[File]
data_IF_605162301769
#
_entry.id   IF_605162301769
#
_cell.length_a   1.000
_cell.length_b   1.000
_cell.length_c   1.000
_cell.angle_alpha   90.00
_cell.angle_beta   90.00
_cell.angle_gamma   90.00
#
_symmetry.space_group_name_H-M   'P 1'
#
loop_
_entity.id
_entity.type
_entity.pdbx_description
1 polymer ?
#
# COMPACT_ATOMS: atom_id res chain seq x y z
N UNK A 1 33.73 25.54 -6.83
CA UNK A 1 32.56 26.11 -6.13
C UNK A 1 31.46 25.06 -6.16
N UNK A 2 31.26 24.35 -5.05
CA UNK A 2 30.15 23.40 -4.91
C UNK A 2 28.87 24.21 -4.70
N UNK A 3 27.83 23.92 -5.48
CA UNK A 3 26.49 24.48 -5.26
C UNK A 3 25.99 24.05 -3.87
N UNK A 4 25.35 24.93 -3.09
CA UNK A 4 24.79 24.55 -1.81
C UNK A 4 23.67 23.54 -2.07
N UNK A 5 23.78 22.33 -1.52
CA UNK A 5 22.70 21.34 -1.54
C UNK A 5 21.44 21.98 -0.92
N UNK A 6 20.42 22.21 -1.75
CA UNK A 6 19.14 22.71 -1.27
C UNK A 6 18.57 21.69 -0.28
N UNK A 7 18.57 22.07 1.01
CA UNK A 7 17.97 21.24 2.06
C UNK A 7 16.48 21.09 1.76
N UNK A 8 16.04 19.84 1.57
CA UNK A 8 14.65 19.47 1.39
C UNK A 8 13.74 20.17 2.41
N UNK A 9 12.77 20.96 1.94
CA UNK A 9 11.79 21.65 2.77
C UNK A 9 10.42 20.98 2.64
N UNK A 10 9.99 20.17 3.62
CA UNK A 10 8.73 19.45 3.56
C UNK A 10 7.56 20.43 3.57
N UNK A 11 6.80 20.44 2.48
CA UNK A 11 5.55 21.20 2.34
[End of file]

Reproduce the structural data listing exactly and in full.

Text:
data_IF_605162301769
#
_entry.id   IF_605162301769
#
_cell.length_a   1.000
_cell.length_b   1.000
_cell.length_c   1.000
_cell.angle_alpha   90.00
_cell.angle_beta   90.00
_cell.angle_gamma   90.00
#
_symmetry.space_group_name_H-M   'P 1'
#
loop_
_entity.id
_entity.type
_entity.pdbx_description
1 polymer ?
#
# COMPACT_ATOMS: atom_id res chain seq x y z
N UNK A 1 33.73 25.54 -6.83
CA UNK A 1 32.56 26.11 -6.13
C UNK A 1 31.46 25.06 -6.16
N UNK A 2 31.26 24.35 -5.05
CA UNK A 2 30.15 23.40 -4.91
C UNK A 2 28.87 24.21 -4.70
N UNK A 3 27.83 23.92 -5.48
CA UNK A 3 26.49 24.48 -5.26
C UNK A 3 25.99 24.05 -3.87
N UNK A 4 25.35 24.93 -3.09
CA UNK A 4 24.79 24.55 -1.81
C UNK A 4 23.67 23.54 -2.07
N UNK A 5 23.78 22.33 -1.52
CA UNK A 5 22.70 21.34 -1.54
C UNK A 5 21.44 21.98 -0.92
N UNK A 6 20.42 22.21 -1.75
CA UNK A 6 19.14 22.71 -1.27
C UNK A 6 18.57 21.69 -0.28
N UNK A 7 18.57 22.07 1.01
CA UNK A 7 17.97 21.24 2.06
C UNK A 7 16.48 21.09 1.76
N UNK A 8 16.04 19.84 1.57
CA UNK A 8 14.65 19.47 1.39
C UNK A 8 13.74 20.17 2.41
N UNK A 9 12.77 20.96 1.94
CA UNK A 9 11.79 21.65 2.77
C UNK A 9 10.42 20.98 2.64
N UNK A 10 9.99 20.17 3.62
CA UNK A 10 8.73 19.45 3.56
C UNK A 10 7.56 20.43 3.57
N UNK A 11 6.80 20.44 2.48
CA UNK A 11 5.55 21.20 2.34